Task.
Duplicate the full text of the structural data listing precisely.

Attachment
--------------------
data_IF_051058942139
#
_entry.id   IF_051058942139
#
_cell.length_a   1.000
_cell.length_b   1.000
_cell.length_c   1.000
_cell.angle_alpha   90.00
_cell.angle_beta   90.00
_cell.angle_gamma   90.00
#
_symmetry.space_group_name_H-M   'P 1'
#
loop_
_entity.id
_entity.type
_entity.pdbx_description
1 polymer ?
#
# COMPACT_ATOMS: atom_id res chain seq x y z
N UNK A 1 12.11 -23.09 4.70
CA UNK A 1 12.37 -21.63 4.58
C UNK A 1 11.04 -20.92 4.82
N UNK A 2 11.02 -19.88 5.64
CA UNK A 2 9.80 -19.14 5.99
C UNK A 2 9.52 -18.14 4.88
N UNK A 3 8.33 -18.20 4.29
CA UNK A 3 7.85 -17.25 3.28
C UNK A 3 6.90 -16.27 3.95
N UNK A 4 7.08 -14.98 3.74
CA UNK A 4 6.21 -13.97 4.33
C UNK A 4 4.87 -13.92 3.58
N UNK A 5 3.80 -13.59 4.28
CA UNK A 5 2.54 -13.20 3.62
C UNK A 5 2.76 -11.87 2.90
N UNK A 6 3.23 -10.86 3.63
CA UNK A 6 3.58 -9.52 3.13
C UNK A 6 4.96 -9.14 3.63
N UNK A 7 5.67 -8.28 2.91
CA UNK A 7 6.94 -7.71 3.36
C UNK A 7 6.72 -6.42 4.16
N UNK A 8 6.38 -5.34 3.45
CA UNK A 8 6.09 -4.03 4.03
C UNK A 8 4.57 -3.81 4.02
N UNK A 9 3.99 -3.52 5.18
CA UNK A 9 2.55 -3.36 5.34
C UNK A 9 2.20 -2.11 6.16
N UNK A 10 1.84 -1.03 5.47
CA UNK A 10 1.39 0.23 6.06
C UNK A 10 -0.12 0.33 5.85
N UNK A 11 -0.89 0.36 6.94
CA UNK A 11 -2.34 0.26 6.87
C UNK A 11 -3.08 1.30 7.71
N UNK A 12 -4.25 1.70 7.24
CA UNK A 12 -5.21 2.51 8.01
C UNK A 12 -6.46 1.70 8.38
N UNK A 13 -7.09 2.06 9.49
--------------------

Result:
data_IF_051058942139
#
_entry.id   IF_051058942139
#
_cell.length_a   1.000
_cell.length_b   1.000
_cell.length_c   1.000
_cell.angle_alpha   90.00
_cell.angle_beta   90.00
_cell.angle_gamma   90.00
#
_symmetry.space_group_name_H-M   'P 1'
#
loop_
_entity.id
_entity.type
_entity.pdbx_description
1 polymer ?
#
# COMPACT_ATOMS: atom_id res chain seq x y z
N UNK A 1 12.11 -23.09 4.70
CA UNK A 1 12.37 -21.63 4.58
C UNK A 1 11.04 -20.92 4.82
N UNK A 2 11.02 -19.88 5.64
CA UNK A 2 9.80 -19.14 5.99
C UNK A 2 9.52 -18.14 4.88
N UNK A 3 8.33 -18.20 4.29
CA UNK A 3 7.85 -17.25 3.28
C UNK A 3 6.90 -16.27 3.95
N UNK A 4 7.08 -14.98 3.74
CA UNK A 4 6.21 -13.97 4.33
C UNK A 4 4.87 -13.92 3.58
N UNK A 5 3.80 -13.59 4.28
CA UNK A 5 2.54 -13.20 3.62
C UNK A 5 2.76 -11.87 2.90
N UNK A 6 3.23 -10.86 3.63
CA UNK A 6 3.58 -9.52 3.13
C UNK A 6 4.96 -9.14 3.63
N UNK A 7 5.67 -8.28 2.91
CA UNK A 7 6.94 -7.71 3.36
C UNK A 7 6.72 -6.42 4.16
N UNK A 8 6.38 -5.34 3.45
CA UNK A 8 6.09 -4.03 4.03
C UNK A 8 4.57 -3.81 4.02
N UNK A 9 3.99 -3.52 5.18
CA UNK A 9 2.55 -3.36 5.34
C UNK A 9 2.20 -2.11 6.16
N UNK A 10 1.84 -1.03 5.47
CA UNK A 10 1.39 0.23 6.06
C UNK A 10 -0.12 0.33 5.85
N UNK A 11 -0.89 0.36 6.94
CA UNK A 11 -2.34 0.26 6.87
C UNK A 11 -3.08 1.30 7.71
N UNK A 12 -4.25 1.70 7.24
CA UNK A 12 -5.21 2.51 8.01
C UNK A 12 -6.46 1.70 8.38
N UNK A 13 -7.09 2.06 9.49